Marketing That Reaches Men (Without Insulting Their Intelligence)

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Diet Coke and Coke Zero may be 99% identical in composition, but one is shunned by men because it’s perceived as a chick drink. The other comes in a cool black can (because guys like products that come in black, see) and is pitched by ultra-masculine former Bears linebacker, Brian Urlacher! Sure, they’re basically the exact same cola, but the tone of the copy, the packaging itself and various other elements have been geared towards those with a Y chromosome. If you want to sell things to men, you need to speak the language…unfortunately, many companies take this to mean “bray like a jackass.” A shocking number of campaigns manage to botch this approach in such a way that it alienates the very men they’re trying to reach. Let’s look at some common ways marketing can send the wrong message to the fellas, AND a few agencies that seem to have a better grasp on modern masculinity.

“Dads: Dangerously Inept at Childcare”

Too often the dad is portrayed as a semi-literate, bumbling, farting man-child; incapable of chewing gum and walking at the same time. If not depicted as outright negligent, they are at best well-meaning simpletons who require the patient supervision of their wives, lest they fill the sippy cup with Bud Light, or put the baby up for collateral in a hand of poker.

One recent detergent bit even literally likened men to dogs. It’s right there in the copy: “Saying ‘No-no’ is not just for baby. Like dogs or other house pets, new Dads are filled with good intentions but lacking the judgment and fine motor skills to execute well. Here are a few dangerous no-nos new Dads might make, and some training tips.”

For so many modern families, this couldn’t be further from the mark. Dads are increasingly taking a hands-on approach to fatherhood, and offering them “tips” like not taking a baby to a casino or letting them eat off the floor (those are both actually in there!) is just plain insulting, as well as making Clorox seem out of the loop and behind the times–lose/lose.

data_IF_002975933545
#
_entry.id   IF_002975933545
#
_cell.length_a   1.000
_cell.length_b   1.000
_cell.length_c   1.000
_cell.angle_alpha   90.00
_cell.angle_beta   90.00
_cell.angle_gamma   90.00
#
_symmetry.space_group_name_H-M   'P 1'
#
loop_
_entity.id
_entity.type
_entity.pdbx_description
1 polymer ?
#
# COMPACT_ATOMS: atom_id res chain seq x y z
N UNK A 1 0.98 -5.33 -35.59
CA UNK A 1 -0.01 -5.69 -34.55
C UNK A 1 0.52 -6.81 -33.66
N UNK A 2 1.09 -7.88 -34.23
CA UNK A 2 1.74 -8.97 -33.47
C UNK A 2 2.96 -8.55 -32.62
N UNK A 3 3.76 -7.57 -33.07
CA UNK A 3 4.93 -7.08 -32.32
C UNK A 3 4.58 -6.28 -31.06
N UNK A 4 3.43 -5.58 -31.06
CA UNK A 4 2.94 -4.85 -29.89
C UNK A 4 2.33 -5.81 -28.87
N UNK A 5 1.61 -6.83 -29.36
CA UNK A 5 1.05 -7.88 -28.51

“REAL Men Buy _____________”

Even more ubiquitous than the “bad dad” ad is the “REAL men use/ingest/apply [our product]” formula. The marketplace is littered with these childish, peer pressure-type appeals, but for a particularly guilty spot we must go back in time to Burger King’s “I Am Man” campaign. A man abandons his date at a frou-frou restaurant with small portions of “chick food” so he and his buds can break into song, eat  beef(-ish matter), renounce tofu, karate-chop cinder blocks, and liberate one fellow man from his domestic slavery (by destroying his minivan, which he gleefully exchanges for a burger). Condescending, insulting, and least forgivable of all, not funny.

Spots like this car commercial  even assume that men despise such tasks such as “eating fruit,” “listening to opinions” and “being civil.” Yeah, I hate eating a balanced diet, and being nice to people. Because I’m a real man. I eat 5 pounds of fatback for breakfast, and make barking noises at people I don’t like. You don’t?

Are You Feeling Insecure? How About Now?

For yet another example of playing on male insecurities, take a look at this print ad from the global diamond cartel, De Beers. Now, I don’t want to tell them how to advertise—the fact that America and much of Western Civilization universally expects a diamond ring in a wedding proposal is a testament to their marketing genius; that wasn’t even a tradition until De Beers convinced people it was. People surely expect more from the gang who popularized diamond rings, but even so this one feels like a misfire. This is a rather ham-fisted way of saying that your wife/girlfriend only likes you for your money and ability to provide shiny things. What, you thought she liked you for who you are? Wise up, Jack! And buy more diamonds.